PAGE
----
The Human Stain (2003)
Main Menu Introduction
Main Menu Audio & Animation
Featurette-Behind The Scenes
Featurette-Jean Yves Escoffier Tribute
|Year Of Production||2003|
|RSDL / Flipper||Dual Layered||Cast & Crew|
|Region Coding||2,4||Directed By||Robert Benton|
Walt Disney Studios Home Ent.
Harry J. Lennix
Anna Deavere Smith
|Pan & Scan/Full Frame||None||English Dolby Digital 5.1 (448Kb/s)|
|Widescreen Aspect Ratio||2.35:1|
|Video Format||576i (PAL)|
|Original Aspect Ratio||2.35:1||Miscellaneous|
English for the Hearing Impaired
|Annoying Product Placement||No|
|Action In or After Credits||No|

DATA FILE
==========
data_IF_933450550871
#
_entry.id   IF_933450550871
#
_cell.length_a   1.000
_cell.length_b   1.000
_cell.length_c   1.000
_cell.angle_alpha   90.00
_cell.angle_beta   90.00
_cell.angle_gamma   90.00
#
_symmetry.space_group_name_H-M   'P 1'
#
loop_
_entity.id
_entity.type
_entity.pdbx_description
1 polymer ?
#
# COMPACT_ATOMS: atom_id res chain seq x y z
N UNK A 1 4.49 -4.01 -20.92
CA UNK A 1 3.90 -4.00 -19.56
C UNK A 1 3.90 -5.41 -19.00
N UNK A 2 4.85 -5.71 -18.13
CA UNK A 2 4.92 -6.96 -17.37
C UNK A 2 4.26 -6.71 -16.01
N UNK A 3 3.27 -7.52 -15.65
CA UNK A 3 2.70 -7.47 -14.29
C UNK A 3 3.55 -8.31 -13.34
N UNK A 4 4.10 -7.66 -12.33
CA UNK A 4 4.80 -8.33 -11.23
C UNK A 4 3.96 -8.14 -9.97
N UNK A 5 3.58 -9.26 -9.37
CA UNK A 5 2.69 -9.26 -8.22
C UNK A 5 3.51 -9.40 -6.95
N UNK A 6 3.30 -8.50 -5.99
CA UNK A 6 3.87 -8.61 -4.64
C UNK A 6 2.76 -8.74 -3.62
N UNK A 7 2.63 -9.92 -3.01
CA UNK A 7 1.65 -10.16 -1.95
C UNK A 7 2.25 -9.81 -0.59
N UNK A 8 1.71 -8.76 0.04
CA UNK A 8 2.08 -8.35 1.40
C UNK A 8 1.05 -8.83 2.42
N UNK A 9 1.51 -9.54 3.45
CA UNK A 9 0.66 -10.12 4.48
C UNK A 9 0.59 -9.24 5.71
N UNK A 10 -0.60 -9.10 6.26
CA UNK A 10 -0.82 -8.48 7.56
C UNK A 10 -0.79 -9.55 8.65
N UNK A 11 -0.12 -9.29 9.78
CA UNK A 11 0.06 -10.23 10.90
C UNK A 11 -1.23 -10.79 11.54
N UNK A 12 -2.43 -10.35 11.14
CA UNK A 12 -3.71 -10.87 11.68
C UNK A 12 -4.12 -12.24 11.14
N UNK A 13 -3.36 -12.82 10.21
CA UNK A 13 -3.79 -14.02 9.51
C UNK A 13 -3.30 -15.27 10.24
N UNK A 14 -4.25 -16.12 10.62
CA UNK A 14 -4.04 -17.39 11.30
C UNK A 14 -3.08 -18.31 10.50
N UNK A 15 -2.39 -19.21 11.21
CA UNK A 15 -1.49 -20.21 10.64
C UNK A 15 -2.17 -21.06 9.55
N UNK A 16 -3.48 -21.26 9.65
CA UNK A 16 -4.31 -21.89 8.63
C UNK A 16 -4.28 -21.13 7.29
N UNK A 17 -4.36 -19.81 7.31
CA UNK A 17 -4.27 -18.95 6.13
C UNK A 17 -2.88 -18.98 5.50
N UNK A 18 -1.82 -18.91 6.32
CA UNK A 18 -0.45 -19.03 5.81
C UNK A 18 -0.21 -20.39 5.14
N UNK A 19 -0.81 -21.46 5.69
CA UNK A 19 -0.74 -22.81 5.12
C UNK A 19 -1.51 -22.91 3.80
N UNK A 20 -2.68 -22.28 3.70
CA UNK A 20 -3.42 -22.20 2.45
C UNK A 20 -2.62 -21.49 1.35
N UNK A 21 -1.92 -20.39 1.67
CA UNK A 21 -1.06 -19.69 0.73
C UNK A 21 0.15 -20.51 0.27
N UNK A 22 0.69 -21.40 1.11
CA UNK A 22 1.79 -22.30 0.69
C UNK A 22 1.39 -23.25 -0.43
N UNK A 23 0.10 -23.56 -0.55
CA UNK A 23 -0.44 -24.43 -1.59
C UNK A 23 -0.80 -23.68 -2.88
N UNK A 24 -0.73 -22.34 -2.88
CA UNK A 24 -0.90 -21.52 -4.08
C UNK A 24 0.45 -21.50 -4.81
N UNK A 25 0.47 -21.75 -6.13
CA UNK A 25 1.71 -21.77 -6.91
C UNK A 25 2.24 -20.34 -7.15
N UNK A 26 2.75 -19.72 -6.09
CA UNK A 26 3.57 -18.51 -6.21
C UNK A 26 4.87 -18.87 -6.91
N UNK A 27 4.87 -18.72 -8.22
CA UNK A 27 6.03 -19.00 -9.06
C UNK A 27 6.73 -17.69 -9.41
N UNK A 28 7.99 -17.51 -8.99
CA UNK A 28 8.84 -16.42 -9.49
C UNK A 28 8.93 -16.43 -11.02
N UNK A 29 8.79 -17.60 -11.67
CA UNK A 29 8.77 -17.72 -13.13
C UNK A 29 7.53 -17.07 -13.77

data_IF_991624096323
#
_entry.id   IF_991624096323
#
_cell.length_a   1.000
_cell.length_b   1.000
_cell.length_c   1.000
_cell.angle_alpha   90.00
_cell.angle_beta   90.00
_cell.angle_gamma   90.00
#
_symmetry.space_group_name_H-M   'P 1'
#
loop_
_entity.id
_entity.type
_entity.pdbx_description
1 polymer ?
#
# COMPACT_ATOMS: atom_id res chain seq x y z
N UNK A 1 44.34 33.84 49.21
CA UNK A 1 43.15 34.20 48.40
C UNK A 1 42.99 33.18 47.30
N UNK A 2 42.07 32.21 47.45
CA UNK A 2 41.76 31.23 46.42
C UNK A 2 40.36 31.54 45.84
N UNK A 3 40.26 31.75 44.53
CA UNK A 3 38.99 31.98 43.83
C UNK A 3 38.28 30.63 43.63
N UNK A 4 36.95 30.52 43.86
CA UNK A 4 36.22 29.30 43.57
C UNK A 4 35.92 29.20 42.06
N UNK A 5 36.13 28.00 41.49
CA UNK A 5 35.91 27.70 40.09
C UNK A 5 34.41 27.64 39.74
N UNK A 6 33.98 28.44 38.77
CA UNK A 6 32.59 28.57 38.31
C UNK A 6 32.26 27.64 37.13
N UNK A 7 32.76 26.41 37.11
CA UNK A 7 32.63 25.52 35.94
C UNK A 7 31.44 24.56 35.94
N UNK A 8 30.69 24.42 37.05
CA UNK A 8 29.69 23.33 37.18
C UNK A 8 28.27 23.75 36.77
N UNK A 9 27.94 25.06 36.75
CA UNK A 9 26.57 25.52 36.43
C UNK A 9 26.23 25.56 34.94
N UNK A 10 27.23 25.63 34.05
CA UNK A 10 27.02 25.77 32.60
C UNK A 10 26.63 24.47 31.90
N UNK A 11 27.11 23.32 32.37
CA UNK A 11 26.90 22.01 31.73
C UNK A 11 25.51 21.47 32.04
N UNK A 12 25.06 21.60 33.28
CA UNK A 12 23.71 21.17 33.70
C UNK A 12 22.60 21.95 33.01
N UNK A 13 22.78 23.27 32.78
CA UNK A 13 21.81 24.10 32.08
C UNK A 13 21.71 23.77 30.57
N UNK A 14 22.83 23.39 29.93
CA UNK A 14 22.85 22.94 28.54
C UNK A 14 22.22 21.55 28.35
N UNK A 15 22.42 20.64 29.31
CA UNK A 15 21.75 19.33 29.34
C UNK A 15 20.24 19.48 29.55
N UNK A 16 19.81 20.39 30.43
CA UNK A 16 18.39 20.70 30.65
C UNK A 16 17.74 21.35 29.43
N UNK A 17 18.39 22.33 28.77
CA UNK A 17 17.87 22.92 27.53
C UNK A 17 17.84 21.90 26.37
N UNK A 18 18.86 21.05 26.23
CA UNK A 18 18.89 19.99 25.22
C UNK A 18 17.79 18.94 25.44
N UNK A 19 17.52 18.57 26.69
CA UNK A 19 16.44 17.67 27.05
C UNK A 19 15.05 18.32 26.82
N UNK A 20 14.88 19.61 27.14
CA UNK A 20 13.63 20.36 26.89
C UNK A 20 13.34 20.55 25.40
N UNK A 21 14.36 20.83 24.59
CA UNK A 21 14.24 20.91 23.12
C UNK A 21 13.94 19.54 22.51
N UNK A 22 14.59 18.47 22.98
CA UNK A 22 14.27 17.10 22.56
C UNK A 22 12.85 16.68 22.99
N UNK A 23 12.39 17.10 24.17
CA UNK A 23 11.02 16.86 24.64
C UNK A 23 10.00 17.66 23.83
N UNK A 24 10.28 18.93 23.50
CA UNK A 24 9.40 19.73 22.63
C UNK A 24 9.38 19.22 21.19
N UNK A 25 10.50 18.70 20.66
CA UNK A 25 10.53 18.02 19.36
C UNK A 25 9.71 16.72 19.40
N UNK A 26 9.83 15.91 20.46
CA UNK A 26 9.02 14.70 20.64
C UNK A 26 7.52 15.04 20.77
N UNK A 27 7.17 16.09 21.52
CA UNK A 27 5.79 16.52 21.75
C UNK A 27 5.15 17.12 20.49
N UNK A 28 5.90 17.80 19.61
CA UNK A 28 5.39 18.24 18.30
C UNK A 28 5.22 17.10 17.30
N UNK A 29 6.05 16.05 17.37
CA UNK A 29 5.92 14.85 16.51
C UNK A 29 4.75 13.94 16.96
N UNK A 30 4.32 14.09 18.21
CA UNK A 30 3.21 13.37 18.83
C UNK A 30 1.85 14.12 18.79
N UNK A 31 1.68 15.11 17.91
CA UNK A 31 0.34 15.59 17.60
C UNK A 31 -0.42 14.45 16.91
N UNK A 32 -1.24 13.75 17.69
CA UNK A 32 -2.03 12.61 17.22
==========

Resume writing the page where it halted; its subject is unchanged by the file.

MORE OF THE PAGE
Since winning the Best Actress Oscar for her portrayal of Virginia Woolf in The Hours, Nicole Kidman has seemingly not stopped making films - at last count eleven have either been completed, are in production or are slated for her to star in. In 2003 alone she starred in three staggeringly different productions: Anthony Minghella's Civil War epic Cold Mountain, maverick director Lars von Trier's dour anti-American portrait Dogville and probably the least publicised of the three, The Human Stain. Adapted from acclaimed American novelist Philip Roth's Pulitzer prize winning work and boasting the creative talents of Oscar winning director Robert Benton and no less than four Oscar nominated actors (including two winners, Kidman and Anthony Hopkins, along with Ed Harris and Gary Sinise) it is surprising that the film barely registered on the cinema radar. Reviews were mixed, some highly critical of the casting of the two leads with still more still claiming that Roth's complex novel had been turned into that ugliest of films - one that considered itself better and far more important than it really was. With that in mind it was with some trepidation that I sat down to watch it. How extraordinary then that I found it to be a rewarding and quite haunting meditation on the human condition, to quote William Golding, in 1990s USA. True it is not the masterpiece many expected, but neither do I think is Roth's novel. Unlike Iris, a film that did suffer from its extraordinary pedigree, it succeeds in enveloping us in the story rather than having us marvelling begrudgingly at the quality of the "for your (the Academy's) consideration" performances.